Wednesday, April 20, 2016
To me, the best justification for an inquiry into the banks is that they still don't seem to have got the message. They've been caught treating their customers badly, but so far they've shown little sign of contrition - sorry about the few bad apples, but I didn't know - and little willingness to make amends.
For years they've been locked in a race to maximise profits. They've put profits and executive bonuses ahead of the interests of their customers, and seem keen to resume profit maximising as soon as the fuss declines.
We need to keep the fuss going until the bank bosses realise how unacceptable we find their behaviour. Only then may they accept the need to stop incentivising their staff to exploit their customers' vulnerabilities, even at the cost of a little profit.
But if you think we have trouble with our banks, you should get out more. So far, at least, we've been let off lightly. I've just been reading the latest book about the banks' central role in causing the global financial crisis of 2008 and the Great Recession it precipitated.
Almost eight years later, the recovery has been anaemic and looks like staying that way for years yet. If China's slowdown becomes a "hard landing", it's likely to be because the financial crisis has finally caught up with it, too.
The book is Between Debt and the Devil, by Lord Adair Turner, who took over as chairman of Britain's Financial Services Authority just as the crisis struck.
Among the many reservations that may be expressed about the "financialisation" of the developed economies - the huge expansion in the share of the economy accounted for by the banks and other providers of financial services over the past 30 years - Turner is particularly critical of all the credit creation - lending - the banks have done.
For decades before the crisis, in every developed economy, bank lending grew at two or three times the rate at which the economy grew.
Central bankers and other economists came to believe this was normal and natural; how you achieved a growing economy.
In reality, it just meant that when the mountain of credit finally collapsed, plunging the world into its worst recession since the 1930s, many households and businesses were left deep in debt.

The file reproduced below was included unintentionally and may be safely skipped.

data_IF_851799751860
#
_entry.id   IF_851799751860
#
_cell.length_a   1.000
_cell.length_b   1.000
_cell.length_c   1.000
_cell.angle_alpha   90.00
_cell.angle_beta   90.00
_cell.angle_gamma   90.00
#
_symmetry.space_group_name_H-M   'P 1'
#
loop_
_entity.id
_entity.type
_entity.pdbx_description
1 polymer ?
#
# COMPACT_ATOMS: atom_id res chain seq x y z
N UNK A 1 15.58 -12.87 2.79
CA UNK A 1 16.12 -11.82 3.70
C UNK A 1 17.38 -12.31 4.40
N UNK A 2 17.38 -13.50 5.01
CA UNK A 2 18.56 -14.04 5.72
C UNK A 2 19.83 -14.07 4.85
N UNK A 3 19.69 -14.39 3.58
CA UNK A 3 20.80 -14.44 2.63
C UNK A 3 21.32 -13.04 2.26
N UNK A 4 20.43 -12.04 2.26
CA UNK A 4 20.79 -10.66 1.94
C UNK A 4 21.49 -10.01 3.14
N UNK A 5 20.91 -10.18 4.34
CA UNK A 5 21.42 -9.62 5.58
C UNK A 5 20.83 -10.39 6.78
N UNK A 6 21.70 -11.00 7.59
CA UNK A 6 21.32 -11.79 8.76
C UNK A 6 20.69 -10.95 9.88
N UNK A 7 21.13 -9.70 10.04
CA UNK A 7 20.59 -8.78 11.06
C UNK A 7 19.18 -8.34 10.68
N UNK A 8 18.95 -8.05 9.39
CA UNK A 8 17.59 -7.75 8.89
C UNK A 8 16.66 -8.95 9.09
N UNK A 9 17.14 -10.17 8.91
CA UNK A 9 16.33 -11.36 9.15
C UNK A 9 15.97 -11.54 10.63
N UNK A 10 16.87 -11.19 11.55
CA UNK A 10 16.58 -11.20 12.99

According to Turner, it's this "debt overhang" that's doing most to stop the major economies returning to healthy growth. As part of the initial response to the crisis, governments shifted much of the banks' own debt onto the government's books.
This did nothing to diminish the overall amount of debt, just made governments reluctant to increase their spending to support the economy.
But it's the continuing debts of businesses and households that do most to explain the continuing sluggishness of the major economies. When your debt far exceeds the value of your assets, you cut your spending to the bone so as to use as much of your income as possible to pay down that debt.
Trouble is, when so many others are doing the same, their spending cuts cause your income to fall, leaving you with little to use to repay debt. The economy can't really recover and, collectively, it makes little progress in "deleveraging" - getting its debt below the value of its assets.
This is the bind the North Atlantic economies find themselves in.
Turner says the huge growth in bank-created credit has been particularly pernicious because the banks much prefer to lend for purchases of real estate. They do little lending to big businesses investing in expansion, and much of their lending to small business is secured against the owner's home or other property.
Trouble is, with the banks infinitely willing to lend for housing, but with the supply of land in desirable locations strictly limited, the inevitable result is to bid up house prices.
This explains why - though local economists staunchly reject the thought - when foreign economists look at our stratospheric house prices and record rate of household debt, almost to a person they see an asset-price bubble that must one day burst.
Turner devotes much of his book to proposing radical ways the major economies can extract themselves from their unshakable debt overhang and return to healthy growth, and to proposing ways governments can curb their banks' unending credit creation so as to ensure it's a long time before their excessive lending for real estate brings on the next global financial crisis.
But ever-increasing lending is the main way the banks make their ever-increasing profits. They would put up an enormous fight to stop governments clipping their wings in this way.
Which brings us back to the royal commission. Do we want to be governed by politicians deferring to their generous backers in banking, or do we want to send politicians and bankers alike a message that the interests of customers and the wider economy must come first?